Crime Fiction Author

Color in “Journey into the Dark”

In my short story “Journey into the Dark“, published in the anthology Passport to Murder for Bouchercon  2017, color plays an important role in reflecting the various actions and moods of my characters. The most obvious is the play of light and darkness. The crates, the windowless van, the black hole are examples of the evil that engulfs Amira. In the same way, yellow and gold warm Amira and signal hope. For example, the sun’s warmth brings Adnan to Amira and the dark takes him away.

The golden glow of the manse stone deceives, but also attracts Laura and Jack to the manor.

Cotswold Stone Color

In fact, I chose the Gloucestershire setting because of the creamy yellow of its Cotswold stone. I remember the first time I saw  the glow of Gloucester Cathedral. It was pure magic.

Gloucester Cathedral

Gloucester Cathedral

Many buildings within the city, nearby Cheltenham, and  surrounding villages also feature this beautiful stone.

Often historic manors in England are a combination of medieval, Tudor and later architecture.  So I added the odd Tudor house with its half-timbered and ochre-painted facade. The play of black timbering and yellow created an almost fairytale effect. While the black is a reminder that the dovecote turret is only a temporary respite.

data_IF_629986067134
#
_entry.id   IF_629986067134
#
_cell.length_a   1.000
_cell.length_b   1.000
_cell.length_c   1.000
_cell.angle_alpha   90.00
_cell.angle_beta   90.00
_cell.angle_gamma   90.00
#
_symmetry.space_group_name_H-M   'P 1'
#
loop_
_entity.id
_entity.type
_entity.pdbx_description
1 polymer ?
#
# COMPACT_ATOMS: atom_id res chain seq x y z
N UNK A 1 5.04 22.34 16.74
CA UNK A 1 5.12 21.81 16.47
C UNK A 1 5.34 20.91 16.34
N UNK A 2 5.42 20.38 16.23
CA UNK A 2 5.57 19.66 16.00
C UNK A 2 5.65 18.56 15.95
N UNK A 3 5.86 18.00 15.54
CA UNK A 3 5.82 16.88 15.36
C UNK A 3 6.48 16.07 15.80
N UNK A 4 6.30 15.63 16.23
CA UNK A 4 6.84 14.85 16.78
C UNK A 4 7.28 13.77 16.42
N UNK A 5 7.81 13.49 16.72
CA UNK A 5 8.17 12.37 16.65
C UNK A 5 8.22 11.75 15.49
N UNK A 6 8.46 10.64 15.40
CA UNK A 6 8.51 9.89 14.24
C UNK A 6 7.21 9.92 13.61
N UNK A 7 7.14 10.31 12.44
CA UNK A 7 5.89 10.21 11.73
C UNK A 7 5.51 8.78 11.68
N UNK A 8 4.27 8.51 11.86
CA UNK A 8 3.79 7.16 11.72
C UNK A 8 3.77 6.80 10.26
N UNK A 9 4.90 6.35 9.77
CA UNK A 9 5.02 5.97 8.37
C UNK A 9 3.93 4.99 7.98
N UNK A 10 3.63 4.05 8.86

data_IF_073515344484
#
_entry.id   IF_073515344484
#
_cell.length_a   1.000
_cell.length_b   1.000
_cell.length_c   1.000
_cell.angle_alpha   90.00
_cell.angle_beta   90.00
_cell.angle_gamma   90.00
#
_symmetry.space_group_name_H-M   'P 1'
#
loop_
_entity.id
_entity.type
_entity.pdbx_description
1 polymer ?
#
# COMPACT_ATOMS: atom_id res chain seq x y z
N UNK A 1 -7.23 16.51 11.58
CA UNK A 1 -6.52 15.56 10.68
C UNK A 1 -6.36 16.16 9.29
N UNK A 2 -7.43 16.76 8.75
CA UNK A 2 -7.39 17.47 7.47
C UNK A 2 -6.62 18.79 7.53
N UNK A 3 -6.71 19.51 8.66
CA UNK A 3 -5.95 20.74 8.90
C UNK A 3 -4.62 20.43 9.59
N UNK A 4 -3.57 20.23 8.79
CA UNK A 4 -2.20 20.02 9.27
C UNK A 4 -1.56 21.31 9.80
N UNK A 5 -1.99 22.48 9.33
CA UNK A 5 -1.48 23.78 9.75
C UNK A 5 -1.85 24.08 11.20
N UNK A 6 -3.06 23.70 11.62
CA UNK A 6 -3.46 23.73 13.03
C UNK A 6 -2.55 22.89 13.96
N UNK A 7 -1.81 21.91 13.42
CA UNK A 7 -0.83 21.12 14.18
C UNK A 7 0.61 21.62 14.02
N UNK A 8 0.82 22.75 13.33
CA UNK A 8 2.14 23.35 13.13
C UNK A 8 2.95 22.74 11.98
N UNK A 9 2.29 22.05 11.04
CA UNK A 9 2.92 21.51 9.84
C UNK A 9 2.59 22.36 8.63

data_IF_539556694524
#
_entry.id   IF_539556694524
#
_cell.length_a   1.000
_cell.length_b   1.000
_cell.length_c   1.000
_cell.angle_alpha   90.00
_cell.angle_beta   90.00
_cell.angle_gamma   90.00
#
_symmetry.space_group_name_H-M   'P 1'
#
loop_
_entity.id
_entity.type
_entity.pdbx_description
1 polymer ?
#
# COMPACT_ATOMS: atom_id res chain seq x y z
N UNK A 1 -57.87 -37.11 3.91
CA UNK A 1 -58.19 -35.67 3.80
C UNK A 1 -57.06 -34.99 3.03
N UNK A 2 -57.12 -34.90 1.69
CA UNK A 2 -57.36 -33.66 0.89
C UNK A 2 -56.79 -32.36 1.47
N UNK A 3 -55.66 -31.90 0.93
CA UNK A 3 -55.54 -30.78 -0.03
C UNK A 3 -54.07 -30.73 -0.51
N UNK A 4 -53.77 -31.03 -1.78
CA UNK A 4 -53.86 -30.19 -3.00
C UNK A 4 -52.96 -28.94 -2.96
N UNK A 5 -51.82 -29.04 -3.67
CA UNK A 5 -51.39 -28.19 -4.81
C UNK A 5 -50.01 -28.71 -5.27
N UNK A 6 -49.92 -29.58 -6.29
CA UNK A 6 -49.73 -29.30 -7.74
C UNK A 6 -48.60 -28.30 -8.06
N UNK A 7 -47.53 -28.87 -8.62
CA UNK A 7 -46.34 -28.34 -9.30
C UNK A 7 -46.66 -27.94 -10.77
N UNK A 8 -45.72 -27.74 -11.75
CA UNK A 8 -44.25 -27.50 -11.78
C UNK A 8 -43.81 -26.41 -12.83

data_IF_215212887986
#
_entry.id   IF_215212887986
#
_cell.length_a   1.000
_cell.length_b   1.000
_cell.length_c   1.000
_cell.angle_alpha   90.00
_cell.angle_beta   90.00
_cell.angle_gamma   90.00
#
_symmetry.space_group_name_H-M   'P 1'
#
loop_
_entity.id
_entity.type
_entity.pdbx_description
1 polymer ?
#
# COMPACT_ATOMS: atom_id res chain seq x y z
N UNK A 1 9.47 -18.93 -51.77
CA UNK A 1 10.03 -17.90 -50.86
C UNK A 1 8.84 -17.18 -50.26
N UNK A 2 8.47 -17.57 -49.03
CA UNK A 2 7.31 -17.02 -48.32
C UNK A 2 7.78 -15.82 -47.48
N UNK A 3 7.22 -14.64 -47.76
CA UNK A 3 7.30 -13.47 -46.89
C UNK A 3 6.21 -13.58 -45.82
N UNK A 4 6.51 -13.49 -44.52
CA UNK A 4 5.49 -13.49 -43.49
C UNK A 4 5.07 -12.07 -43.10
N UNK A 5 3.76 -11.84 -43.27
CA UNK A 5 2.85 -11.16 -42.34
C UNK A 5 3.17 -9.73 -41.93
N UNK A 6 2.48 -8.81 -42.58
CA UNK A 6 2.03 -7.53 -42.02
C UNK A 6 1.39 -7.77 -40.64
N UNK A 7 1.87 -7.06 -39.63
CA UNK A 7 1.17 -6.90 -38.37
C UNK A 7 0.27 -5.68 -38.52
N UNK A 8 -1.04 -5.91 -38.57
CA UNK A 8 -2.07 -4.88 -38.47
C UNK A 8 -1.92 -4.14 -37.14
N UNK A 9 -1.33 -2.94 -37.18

Evil lurks in all fairytales and in this story, as well.


Cheltenham Spa streetscape

Cotswold stone in Cheltenham Spa streetscape

Tudor building

Tudor Building adjoining the gatehouse to Gloucester Cathedral


  1. Misty

    So “dark” story! Thank you.

    • marilynkay

      Yes. I guess it is a dark story. Black does pervade the architecture and other elements in the story. I hope to share the story with you sometime. I love Gloucestershire for its wonderful plays of golden light on the sandstone buildings. There is magic within the dark.

Leave a Reply

Your email address will not be published. Required fields are marked *

This site uses Akismet to reduce spam. Learn how your comment data is processed.

© 2024 Marilyn Kay

Theme by Anders NorenUp ↑